scalene muscles


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sca·lene mus·cles

(skā'lēn mŭs'ĕlz)
A group of three muscles (e.g., anterior, middle, posterior) located in the side of the neck.
References in periodicals archive ?
Brachial plexus can be seen as three hypoechoic nodular structures between the scalene muscles.
Caption: Figure 3: Position of the needle and local anesthetic distribution between the scalene muscles around the nerves in the interscalene region during the performance of the interscalene block.
Magnetic resonance imaging (MRI) revealed a well-defined and lobulated mass in the scalene muscles with a hypointense signal void on T1-weighted images (Figure 2a) and a hyperintense signal void on T2-weighted images (Figure 2b), and it showed extensive enhancement on gadolinium-enhanced T1-weighted images.
Of the five cases, one was located in the middle scalenius muscle, one in the posterior scalenius muscle, one in the anterior scalenius muscle, and the others originated from unspecified scalene muscles (3-6).
Soft-tissue abnormalities include scalene muscle abnormalities and fibrous bands.
Falla D, Rainoldi A, Jull G, Stavrou G, Tsao H (2004d) Lack of correlation between sternocleidomastoid and scalene muscle fatigability and duration of symptoms in chronic neck pain patients.
Many authors describe techniques for locating or palpating the scalene muscles (Brantigan and Roos 2004, Falla et al 2002a, Gross et al 2002, Kostopoulos and Rizopoulos 2001, Porterfield and DeRosa 1995, Senjyu et al 2002).
The scalene muscles are especially variable, and physiotherapists can clearly benefit from understanding some of the common variations that exist and how they may impact on clinical practice.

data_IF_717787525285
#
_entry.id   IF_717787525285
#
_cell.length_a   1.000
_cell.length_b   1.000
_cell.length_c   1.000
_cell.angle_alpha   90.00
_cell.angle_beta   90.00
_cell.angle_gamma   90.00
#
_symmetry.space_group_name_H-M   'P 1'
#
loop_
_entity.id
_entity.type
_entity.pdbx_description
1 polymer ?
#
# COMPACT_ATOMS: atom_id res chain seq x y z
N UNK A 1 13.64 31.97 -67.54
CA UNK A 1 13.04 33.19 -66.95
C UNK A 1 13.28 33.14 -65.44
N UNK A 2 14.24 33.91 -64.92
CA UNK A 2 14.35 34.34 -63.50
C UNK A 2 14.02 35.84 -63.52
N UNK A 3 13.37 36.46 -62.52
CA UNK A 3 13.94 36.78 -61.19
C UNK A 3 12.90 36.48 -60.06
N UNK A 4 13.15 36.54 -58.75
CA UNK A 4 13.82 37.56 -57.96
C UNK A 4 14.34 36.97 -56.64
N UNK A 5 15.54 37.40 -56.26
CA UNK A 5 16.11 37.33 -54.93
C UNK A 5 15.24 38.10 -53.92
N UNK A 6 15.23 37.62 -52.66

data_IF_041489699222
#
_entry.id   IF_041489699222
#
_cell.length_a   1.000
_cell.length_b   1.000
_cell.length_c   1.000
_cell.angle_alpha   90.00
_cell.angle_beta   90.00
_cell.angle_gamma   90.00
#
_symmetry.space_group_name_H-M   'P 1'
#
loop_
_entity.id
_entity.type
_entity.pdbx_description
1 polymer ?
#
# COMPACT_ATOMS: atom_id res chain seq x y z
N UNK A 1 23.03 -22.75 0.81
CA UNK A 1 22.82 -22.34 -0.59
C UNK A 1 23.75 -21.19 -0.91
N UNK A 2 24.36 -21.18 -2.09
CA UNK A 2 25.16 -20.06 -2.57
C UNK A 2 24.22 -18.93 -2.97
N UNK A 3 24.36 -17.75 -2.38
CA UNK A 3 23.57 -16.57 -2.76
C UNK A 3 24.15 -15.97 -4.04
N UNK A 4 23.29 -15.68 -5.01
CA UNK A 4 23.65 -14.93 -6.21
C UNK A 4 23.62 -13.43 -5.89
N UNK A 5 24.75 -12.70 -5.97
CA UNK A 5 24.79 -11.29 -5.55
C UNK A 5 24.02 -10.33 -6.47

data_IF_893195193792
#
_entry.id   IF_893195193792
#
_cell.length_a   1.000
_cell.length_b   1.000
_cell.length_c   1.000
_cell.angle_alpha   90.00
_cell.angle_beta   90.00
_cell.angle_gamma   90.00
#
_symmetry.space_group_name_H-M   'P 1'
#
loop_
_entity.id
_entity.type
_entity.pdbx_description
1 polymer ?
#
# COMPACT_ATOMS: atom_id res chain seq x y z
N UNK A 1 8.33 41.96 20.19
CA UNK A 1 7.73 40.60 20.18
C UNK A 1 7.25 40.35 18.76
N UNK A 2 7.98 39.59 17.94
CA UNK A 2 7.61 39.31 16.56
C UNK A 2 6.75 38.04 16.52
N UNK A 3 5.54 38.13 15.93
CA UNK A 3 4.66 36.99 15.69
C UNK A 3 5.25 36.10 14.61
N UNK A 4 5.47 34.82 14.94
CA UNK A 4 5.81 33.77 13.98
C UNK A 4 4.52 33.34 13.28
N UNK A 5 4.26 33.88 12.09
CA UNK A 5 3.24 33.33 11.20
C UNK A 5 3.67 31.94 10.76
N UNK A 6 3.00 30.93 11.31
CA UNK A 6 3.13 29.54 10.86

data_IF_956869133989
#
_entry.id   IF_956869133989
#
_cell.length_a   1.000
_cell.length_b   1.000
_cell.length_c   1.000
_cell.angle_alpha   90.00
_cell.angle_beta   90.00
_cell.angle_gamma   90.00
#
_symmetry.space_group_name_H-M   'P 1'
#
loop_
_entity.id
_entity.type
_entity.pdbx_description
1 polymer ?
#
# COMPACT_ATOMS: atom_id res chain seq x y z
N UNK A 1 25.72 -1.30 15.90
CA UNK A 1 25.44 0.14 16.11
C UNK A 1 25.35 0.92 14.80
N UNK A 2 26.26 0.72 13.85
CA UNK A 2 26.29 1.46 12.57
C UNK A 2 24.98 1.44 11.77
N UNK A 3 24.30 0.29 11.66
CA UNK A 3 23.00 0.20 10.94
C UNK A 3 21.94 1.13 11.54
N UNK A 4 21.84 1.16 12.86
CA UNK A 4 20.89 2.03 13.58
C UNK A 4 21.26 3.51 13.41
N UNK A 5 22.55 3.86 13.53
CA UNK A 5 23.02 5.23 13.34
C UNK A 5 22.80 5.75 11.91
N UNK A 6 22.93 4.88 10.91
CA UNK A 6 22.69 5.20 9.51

The muscles most commonly involved in the thoracic outlet region are the two scalene muscles (scalenus anterior and scalenus medius) attaching to the first rib, the subclavius muscle attaching between the clavicle and first rib, and the pectoralis minor attaching at the coracoid process.
LSA run upward and passed between anterior and middle scalene muscles. LVA continued upward and entered deep to the transverse process at the level of the 7th cervical vertebrae.
The stellate ganglion is located medial to the scalene muscles, lateral to the longus colli muscle and the trachea, together with the laryngeal recurrent nerve, anterior to the transverse process; the inferior most section is located posteriorly to the superior margin of the first section of the subclavian artery and at the origin of the vertebral artery, posterior to the apex of the lung.
The scalene muscles are paravertebral muscles which begin at the first and second ribs and pass up into the sides of the neck, varying in the number of their costal and vertebral attachments, as well as in the interrelationships caused by the fusion of numerous fasciculi.